There can be no room for doubt that if this Bill becomes law, marriage as we have come to know it will be changed.
The noble Lord, Lord Alli, made what I acknowledge to have been a very forceful speech and I compliment him on it. I would like to be able to agree with it, if only for the sake of the harmony I wish to have with my many friends who are gay, but I cannot. He did, however, give extended publicity—he took a lot of trouble to do so and I am grateful to him for it—to the thoughtful and reasoned letter published by the Bishop of Salisbury. The bishop wrote:
“The possibility of ‘gay marriage’ does not detract from heterosexual marriage … Indeed the development of marriage for same sex couples is a very strong endorsement of the institution of marriage”.
Respectfully, and with great diffidence, I disagree. Same-sex marriage will detract from heterosexual marriage by signalling that marriage will no longer be about the joining of two people of opposite sexes in a commitment to a procreative institution.
The Roman Catholic Bishops’ Conference has sent out a publication in which it says:
“The fundamental problem with the Bill is that changing the legal understanding of marriage to accommodate same sex partnerships threatens subtly, but radically, to alter the meaning of marriage over time for everyone”.
As the noble and right reverend Lord, Lord Carey of Clifton, said yesterday in his powerful speech,
“should this Bill pass, marriage as we know it will be weakened and diminished”.—[ Official Report , 3/6/13; col. 1026.]
We should be warned by what has been happening in other countries which have already made this move. Sweden, a notably easy-going country in matters of this kind, has found that marriage counts for very little. I would like to be able to go all the way with those who say we should acknowledge that same-sex couples marrying would be the same as heterosexual couples marrying. I cannot, however, so I go some of the way with the view of the noble and right reverend Lord, Lord Harries of Pentregarth, who said that the Church of England should find a way of publicly affirming civil partnerships in a Christian context. I hope it might find a way of doing that.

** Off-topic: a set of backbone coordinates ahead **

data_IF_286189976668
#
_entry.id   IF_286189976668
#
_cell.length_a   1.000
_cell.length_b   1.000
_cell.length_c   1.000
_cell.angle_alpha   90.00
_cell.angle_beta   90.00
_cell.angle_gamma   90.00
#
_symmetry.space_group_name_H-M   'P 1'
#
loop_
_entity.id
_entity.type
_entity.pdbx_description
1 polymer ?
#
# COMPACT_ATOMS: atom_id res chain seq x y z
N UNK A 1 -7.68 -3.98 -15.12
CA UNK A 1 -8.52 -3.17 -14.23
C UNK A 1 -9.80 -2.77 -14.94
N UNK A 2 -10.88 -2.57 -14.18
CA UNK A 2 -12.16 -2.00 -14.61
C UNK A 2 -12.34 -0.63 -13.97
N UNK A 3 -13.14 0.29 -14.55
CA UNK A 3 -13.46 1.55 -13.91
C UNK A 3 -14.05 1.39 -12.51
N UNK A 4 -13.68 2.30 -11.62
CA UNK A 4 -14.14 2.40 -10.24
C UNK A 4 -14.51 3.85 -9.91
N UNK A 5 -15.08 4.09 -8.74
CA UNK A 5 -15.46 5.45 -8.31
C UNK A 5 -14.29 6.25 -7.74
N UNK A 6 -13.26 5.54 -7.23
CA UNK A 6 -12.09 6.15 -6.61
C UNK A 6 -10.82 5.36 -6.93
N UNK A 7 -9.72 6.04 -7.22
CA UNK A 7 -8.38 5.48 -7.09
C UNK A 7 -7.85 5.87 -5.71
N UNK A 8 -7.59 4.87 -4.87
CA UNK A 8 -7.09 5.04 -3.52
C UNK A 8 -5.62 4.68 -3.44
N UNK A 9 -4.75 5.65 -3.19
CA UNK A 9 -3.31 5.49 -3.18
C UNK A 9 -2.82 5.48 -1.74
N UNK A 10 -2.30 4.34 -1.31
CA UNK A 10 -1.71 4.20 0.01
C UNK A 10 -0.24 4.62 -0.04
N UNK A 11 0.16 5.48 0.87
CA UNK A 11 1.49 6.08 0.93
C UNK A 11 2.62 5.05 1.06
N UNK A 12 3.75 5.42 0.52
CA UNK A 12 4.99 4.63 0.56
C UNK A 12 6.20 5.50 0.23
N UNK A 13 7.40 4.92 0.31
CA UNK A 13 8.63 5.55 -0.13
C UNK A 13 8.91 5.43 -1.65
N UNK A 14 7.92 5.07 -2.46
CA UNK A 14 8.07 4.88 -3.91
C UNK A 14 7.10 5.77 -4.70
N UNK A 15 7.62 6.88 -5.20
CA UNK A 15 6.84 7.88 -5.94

I pause for a moment and acknowledge what noble Lords will recognise as an obvious biological fact: I am old. To some extent, though not entirely, nor to the degree which some of the Bill’s enthusiasts would have us subscribe, there is a generational issue here. It is very difficult to discern the attitude of the young. They are understandably preoccupied with the business of getting on with their own life and tackling the many problems they encounter on their way. On the whole, I detect a masterly indifference towards an issue such as this. However, I must be careful not to generalise. Today I received an interesting document, sent out by the Wilberforce Academy—an organisation I confess I had not heard of before—in which it describes itself as,
“a new generation of men and women of Christian conviction”.
It says that,
“a new generation is necessary to protect what we have and reclaim what has been lost and determine what the future should be”.
It sent out a briefing note on this Bill, which concludes:
“Passing this Bill does nothing to support families and the public good and should be rejected”.
My main reason for opposing this Bill and for being disquieted about its content is its likely impact on children. The values which will influence their own attitudes in life could be influenced by the Bill. Small children have a need for the warmth and love of their natural mother. Boys, as they struggle to find their way in an increasingly competitive and challenging world, need the guidance and sense of values given by their father. All children, of whatever age, benefit from the security, stability and discipline of a loving family home. Children experience many pressures in school and these could be made much worse if the sort of material I have seen being prepared by Stonewall for use in primary schools ever gains wider usage. It would cause confusion and distress.
We need to have answers about the legal position of teachers in schools with their own personal views, and about what can be taught in church schools, as referred to by the right reverend Prelate the Bishop of Exeter in his very profound speech yesterday. I can already foresee battalions of officialdom flexing their muscles at the prospect of fresh opportunities to pursue perceived breaches of political correctness. There is evidence that this is already taking place with a refusal of organisations to accept bookings because they have a pledged commitment to diversity.